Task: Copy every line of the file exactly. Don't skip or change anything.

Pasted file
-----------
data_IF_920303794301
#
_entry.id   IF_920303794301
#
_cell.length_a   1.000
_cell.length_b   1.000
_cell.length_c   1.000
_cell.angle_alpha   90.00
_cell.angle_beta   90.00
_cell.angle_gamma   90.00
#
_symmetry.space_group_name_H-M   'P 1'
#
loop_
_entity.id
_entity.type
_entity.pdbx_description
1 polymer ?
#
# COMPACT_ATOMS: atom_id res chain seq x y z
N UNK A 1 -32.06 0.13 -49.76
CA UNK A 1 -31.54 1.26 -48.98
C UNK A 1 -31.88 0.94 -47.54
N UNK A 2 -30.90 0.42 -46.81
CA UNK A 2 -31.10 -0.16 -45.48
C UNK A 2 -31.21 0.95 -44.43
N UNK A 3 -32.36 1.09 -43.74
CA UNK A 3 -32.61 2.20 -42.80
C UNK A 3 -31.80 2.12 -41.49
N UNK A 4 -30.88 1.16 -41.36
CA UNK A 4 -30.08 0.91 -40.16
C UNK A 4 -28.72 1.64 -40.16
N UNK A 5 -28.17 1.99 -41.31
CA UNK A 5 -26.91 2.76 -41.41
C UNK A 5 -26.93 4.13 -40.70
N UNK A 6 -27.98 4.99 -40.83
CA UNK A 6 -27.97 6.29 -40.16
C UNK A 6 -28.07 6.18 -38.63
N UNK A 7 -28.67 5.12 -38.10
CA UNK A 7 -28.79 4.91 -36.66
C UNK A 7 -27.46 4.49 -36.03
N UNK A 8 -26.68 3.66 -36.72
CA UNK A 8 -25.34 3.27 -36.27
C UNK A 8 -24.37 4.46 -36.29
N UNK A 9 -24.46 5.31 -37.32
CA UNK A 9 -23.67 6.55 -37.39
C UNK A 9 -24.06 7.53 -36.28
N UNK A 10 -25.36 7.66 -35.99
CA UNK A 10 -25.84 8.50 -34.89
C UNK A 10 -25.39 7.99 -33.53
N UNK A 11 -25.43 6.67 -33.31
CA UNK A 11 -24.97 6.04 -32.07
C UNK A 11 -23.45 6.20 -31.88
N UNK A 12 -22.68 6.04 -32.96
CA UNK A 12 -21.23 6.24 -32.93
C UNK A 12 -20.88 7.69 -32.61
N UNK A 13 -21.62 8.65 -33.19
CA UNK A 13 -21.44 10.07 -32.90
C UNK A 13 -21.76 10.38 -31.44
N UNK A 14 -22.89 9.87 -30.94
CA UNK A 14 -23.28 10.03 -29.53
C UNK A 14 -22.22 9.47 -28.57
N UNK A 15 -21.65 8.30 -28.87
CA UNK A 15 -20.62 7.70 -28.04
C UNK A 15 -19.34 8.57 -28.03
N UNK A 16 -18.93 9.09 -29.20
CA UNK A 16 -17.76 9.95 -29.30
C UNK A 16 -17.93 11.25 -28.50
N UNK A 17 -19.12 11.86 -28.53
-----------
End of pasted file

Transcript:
data_IF_920303794301
#
_entry.id   IF_920303794301
#
_cell.length_a   1.000
_cell.length_b   1.000
_cell.length_c   1.000
_cell.angle_alpha   90.00
_cell.angle_beta   90.00
_cell.angle_gamma   90.00
#
_symmetry.space_group_name_H-M   'P 1'
#
loop_
_entity.id
_entity.type
_entity.pdbx_description
1 polymer ?
#
# COMPACT_ATOMS: atom_id res chain seq x y z
N UNK A 1 -32.06 0.13 -49.76
CA UNK A 1 -31.54 1.26 -48.98
C UNK A 1 -31.88 0.94 -47.54
N UNK A 2 -30.90 0.42 -46.81
CA UNK A 2 -31.10 -0.16 -45.48
C UNK A 2 -31.21 0.95 -44.43
N UNK A 3 -32.36 1.09 -43.74
CA UNK A 3 -32.61 2.20 -42.80
C UNK A 3 -31.80 2.12 -41.49
N UNK A 4 -30.88 1.16 -41.36
CA UNK A 4 -30.08 0.91 -40.16
C UNK A 4 -28.72 1.64 -40.16
N UNK A 5 -28.17 1.99 -41.31
CA UNK A 5 -26.91 2.76 -41.41
C UNK A 5 -26.93 4.13 -40.70
N UNK A 6 -27.98 4.99 -40.83
CA UNK A 6 -27.97 6.29 -40.16
C UNK A 6 -28.07 6.18 -38.63
N UNK A 7 -28.67 5.12 -38.10
CA UNK A 7 -28.79 4.91 -36.66
C UNK A 7 -27.46 4.49 -36.03
N UNK A 8 -26.68 3.66 -36.72
CA UNK A 8 -25.34 3.27 -36.27
C UNK A 8 -24.37 4.46 -36.29
N UNK A 9 -24.46 5.31 -37.32
CA UNK A 9 -23.67 6.55 -37.39
C UNK A 9 -24.06 7.53 -36.28
N UNK A 10 -25.36 7.66 -35.99
CA UNK A 10 -25.84 8.50 -34.89
C UNK A 10 -25.39 7.99 -33.53
N UNK A 11 -25.43 6.67 -33.31
CA UNK A 11 -24.97 6.04 -32.07
C UNK A 11 -23.45 6.20 -31.88
N UNK A 12 -22.68 6.04 -32.96
CA UNK A 12 -21.23 6.24 -32.93
C UNK A 12 -20.88 7.69 -32.61
N UNK A 13 -21.62 8.65 -33.19
CA UNK A 13 -21.44 10.07 -32.90
C UNK A 13 -21.76 10.38 -31.44
N UNK A 14 -22.89 9.87 -30.94
CA UNK A 14 -23.28 10.03 -29.53
C UNK A 14 -22.22 9.47 -28.57
N UNK A 15 -21.65 8.30 -28.87
CA UNK A 15 -20.62 7.70 -28.04
C UNK A 15 -19.34 8.57 -28.03
N UNK A 16 -18.93 9.09 -29.20
CA UNK A 16 -17.76 9.95 -29.30
C UNK A 16 -17.93 11.25 -28.50
N UNK A 17 -19.12 11.86 -28.53